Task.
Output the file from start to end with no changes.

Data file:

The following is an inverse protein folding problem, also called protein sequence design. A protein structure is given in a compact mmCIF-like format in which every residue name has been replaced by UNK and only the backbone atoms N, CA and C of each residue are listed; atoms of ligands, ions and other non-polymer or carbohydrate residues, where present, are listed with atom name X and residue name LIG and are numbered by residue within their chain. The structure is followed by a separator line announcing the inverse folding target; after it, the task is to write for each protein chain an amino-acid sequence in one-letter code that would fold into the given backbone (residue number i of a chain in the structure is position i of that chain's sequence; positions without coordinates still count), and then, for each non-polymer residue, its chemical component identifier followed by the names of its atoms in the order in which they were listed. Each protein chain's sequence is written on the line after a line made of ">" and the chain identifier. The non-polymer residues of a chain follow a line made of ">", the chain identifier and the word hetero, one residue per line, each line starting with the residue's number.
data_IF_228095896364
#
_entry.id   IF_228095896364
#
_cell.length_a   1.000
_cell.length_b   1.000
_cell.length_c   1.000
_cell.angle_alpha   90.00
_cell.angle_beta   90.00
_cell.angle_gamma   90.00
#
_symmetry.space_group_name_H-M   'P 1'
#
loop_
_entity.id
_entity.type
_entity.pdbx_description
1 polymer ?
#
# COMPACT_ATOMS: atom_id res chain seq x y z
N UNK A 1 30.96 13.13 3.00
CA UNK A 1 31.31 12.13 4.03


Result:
The following is an inverse protein folding problem, also called protein sequence design. A protein structure is given in a compact mmCIF-like format in which every residue name has been replaced by UNK and only the backbone atoms N, CA and C of each residue are listed; atoms of ligands, ions and other non-polymer or carbohydrate residues, where present, are listed with atom name X and residue name LIG and are numbered by residue within their chain. The structure is followed by a separator line announcing the inverse folding target; after it, the task is to write for each protein chain an amino-acid sequence in one-letter code that would fold into the given backbone (residue number i of a chain in the structure is position i of that chain's sequence; positions without coordinates still count), and then, for each non-polymer residue, its chemical component identifier followed by the names of its atoms in the order in which they were listed. Each protein chain's sequence is written on the line after a line made of ">" and the chain identifier. The non-polymer residues of a chain follow a line made of ">", the chain identifier and the word hetero, one residue per line, each line starting with the residue's number.
data_IF_228095896364
#
_entry.id   IF_228095896364
#
_cell.length_a   1.000
_cell.length_b   1.000
_cell.length_c   1.000
_cell.angle_alpha   90.00
_cell.angle_beta   90.00
_cell.angle_gamma   90.00
#
_symmetry.space_group_name_H-M   'P 1'
#
loop_
_entity.id
_entity.type
_entity.pdbx_description
1 polymer ?
#
# COMPACT_ATOMS: atom_id res chain seq x y z
N UNK A 1 30.96 13.13 3.00
CA UNK A 1 31.31 12.13 4.03